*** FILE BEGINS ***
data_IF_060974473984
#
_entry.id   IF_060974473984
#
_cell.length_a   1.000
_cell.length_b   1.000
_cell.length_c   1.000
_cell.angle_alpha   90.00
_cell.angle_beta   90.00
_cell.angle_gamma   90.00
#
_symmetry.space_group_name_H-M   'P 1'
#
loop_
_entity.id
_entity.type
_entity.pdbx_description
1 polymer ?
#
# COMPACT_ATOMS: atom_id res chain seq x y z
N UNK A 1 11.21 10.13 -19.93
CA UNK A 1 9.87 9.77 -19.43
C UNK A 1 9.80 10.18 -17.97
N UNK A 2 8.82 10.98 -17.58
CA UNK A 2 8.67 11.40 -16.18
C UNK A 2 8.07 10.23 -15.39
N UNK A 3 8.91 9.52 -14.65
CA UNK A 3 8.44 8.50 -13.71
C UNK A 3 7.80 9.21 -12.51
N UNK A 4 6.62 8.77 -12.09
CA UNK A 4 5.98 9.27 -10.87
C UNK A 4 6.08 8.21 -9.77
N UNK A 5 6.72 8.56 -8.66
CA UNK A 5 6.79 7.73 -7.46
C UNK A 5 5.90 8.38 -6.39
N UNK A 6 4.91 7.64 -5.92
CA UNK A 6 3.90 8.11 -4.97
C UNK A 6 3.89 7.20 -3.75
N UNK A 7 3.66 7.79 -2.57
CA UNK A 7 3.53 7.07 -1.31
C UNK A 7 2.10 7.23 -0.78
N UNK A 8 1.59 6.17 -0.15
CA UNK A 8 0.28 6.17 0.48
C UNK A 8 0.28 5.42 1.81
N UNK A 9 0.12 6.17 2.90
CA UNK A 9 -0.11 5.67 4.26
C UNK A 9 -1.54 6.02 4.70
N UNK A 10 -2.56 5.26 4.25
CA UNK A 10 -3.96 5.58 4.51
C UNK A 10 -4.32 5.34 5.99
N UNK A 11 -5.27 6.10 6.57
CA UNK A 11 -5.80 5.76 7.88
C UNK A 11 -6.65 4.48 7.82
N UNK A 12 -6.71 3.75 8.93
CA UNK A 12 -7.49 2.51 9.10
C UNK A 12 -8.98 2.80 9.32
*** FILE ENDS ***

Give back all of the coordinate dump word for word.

data_IF_060974473984
#
_entry.id   IF_060974473984
#
_cell.length_a   1.000
_cell.length_b   1.000
_cell.length_c   1.000
_cell.angle_alpha   90.00
_cell.angle_beta   90.00
_cell.angle_gamma   90.00
#
_symmetry.space_group_name_H-M   'P 1'
#
loop_
_entity.id
_entity.type
_entity.pdbx_description
1 polymer ?
#
# COMPACT_ATOMS: atom_id res chain seq x y z
N UNK A 1 11.21 10.13 -19.93
CA UNK A 1 9.87 9.77 -19.43
C UNK A 1 9.80 10.18 -17.97
N UNK A 2 8.82 10.98 -17.58
CA UNK A 2 8.67 11.40 -16.18
C UNK A 2 8.07 10.23 -15.39
N UNK A 3 8.91 9.52 -14.65
CA UNK A 3 8.44 8.50 -13.71
C UNK A 3 7.80 9.21 -12.51
N UNK A 4 6.62 8.77 -12.09
CA UNK A 4 5.98 9.27 -10.87
C UNK A 4 6.08 8.21 -9.77
N UNK A 5 6.72 8.56 -8.66
CA UNK A 5 6.79 7.73 -7.46
C UNK A 5 5.90 8.38 -6.39
N UNK A 6 4.91 7.64 -5.92
CA UNK A 6 3.90 8.11 -4.97
C UNK A 6 3.89 7.20 -3.75
N UNK A 7 3.66 7.79 -2.57
CA UNK A 7 3.53 7.07 -1.31
C UNK A 7 2.10 7.23 -0.78
N UNK A 8 1.59 6.17 -0.15
CA UNK A 8 0.28 6.17 0.48
C UNK A 8 0.28 5.42 1.81
N UNK A 9 0.12 6.17 2.90
CA UNK A 9 -0.11 5.67 4.26
C UNK A 9 -1.54 6.02 4.70
N UNK A 10 -2.56 5.26 4.25
CA UNK A 10 -3.96 5.58 4.51
C UNK A 10 -4.32 5.34 5.99
N UNK A 11 -5.27 6.10 6.57
CA UNK A 11 -5.80 5.76 7.88
C UNK A 11 -6.65 4.48 7.82
N UNK A 12 -6.71 3.75 8.93
CA UNK A 12 -7.49 2.51 9.10
C UNK A 12 -8.98 2.80 9.32